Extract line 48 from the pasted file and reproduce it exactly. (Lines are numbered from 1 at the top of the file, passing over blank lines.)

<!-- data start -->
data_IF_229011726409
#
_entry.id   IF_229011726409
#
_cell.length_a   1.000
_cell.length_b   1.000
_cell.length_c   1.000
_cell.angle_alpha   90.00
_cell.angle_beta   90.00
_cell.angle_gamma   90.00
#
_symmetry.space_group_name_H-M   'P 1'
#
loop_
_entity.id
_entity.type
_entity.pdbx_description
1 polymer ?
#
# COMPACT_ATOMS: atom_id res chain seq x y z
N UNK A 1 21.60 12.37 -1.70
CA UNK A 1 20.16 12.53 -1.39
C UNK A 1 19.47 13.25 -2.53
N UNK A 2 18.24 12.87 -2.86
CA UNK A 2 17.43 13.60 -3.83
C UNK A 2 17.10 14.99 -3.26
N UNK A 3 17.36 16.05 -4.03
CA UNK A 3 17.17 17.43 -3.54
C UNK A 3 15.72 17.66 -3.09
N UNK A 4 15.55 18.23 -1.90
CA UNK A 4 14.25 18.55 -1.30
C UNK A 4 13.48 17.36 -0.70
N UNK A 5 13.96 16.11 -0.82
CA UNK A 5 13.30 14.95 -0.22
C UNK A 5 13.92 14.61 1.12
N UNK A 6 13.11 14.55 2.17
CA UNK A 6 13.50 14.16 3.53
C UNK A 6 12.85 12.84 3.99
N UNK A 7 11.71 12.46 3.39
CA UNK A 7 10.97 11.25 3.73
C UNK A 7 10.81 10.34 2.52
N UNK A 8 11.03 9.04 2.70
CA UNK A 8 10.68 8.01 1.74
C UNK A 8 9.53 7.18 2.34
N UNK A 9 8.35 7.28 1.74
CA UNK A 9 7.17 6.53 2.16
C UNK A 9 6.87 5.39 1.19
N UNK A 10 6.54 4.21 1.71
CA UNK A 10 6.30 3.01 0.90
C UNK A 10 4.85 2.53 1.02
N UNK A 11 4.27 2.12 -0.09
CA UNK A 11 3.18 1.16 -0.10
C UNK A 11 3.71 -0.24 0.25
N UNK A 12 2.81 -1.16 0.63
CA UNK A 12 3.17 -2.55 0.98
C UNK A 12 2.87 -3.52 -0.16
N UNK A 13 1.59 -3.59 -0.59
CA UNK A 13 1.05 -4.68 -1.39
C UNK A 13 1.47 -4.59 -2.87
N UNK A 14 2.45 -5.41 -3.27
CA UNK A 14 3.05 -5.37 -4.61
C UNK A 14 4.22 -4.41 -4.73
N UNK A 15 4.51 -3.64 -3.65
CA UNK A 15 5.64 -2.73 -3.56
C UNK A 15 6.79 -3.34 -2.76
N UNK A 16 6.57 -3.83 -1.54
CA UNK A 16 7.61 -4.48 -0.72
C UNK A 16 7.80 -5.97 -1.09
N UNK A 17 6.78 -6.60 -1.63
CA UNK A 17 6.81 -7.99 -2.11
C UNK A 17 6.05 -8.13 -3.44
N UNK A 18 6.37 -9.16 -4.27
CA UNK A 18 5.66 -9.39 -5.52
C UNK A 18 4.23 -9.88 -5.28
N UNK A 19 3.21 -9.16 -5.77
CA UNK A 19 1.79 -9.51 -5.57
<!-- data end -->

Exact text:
N UNK A 10 6.54 4.21 1.71